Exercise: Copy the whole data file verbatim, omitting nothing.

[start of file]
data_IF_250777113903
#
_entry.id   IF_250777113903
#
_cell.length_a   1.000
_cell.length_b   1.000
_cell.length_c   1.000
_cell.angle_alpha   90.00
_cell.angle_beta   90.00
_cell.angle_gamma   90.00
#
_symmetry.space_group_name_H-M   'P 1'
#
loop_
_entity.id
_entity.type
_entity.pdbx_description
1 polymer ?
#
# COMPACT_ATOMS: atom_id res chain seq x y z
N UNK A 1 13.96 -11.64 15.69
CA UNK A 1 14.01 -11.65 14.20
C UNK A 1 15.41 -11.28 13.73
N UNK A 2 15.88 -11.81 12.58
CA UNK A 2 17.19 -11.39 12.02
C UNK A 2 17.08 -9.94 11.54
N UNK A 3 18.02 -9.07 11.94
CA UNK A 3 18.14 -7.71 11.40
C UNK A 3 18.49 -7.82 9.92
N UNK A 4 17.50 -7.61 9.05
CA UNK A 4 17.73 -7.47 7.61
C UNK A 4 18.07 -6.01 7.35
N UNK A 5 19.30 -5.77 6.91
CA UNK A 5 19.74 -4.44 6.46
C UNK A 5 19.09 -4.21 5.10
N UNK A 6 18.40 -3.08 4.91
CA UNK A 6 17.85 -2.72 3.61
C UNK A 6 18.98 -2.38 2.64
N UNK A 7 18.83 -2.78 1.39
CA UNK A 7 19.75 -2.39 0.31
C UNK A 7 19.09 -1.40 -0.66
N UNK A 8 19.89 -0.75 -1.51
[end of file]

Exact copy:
data_IF_250777113903
#
_entry.id   IF_250777113903
#
_cell.length_a   1.000
_cell.length_b   1.000
_cell.length_c   1.000
_cell.angle_alpha   90.00
_cell.angle_beta   90.00
_cell.angle_gamma   90.00
#
_symmetry.space_group_name_H-M   'P 1'
#
loop_
_entity.id
_entity.type
_entity.pdbx_description
1 polymer ?
#
# COMPACT_ATOMS: atom_id res chain seq x y z
N UNK A 1 13.96 -11.64 15.69
CA UNK A 1 14.01 -11.65 14.20
C UNK A 1 15.41 -11.28 13.73
N UNK A 2 15.88 -11.81 12.58
CA UNK A 2 17.19 -11.39 12.02
C UNK A 2 17.08 -9.94 11.54
N UNK A 3 18.02 -9.07 11.94
CA UNK A 3 18.14 -7.71 11.40
C UNK A 3 18.49 -7.82 9.92
N UNK A 4 17.50 -7.61 9.05
CA UNK A 4 17.73 -7.47 7.61
C UNK A 4 18.07 -6.01 7.35
N UNK A 5 19.30 -5.77 6.91
CA UNK A 5 19.74 -4.44 6.46
C UNK A 5 19.09 -4.21 5.10
N UNK A 6 18.40 -3.08 4.91
CA UNK A 6 17.85 -2.72 3.61
C UNK A 6 18.98 -2.38 2.64
N UNK A 7 18.83 -2.78 1.39
CA UNK A 7 19.75 -2.39 0.31
C UNK A 7 19.09 -1.40 -0.66
N UNK A 8 19.89 -0.75 -1.51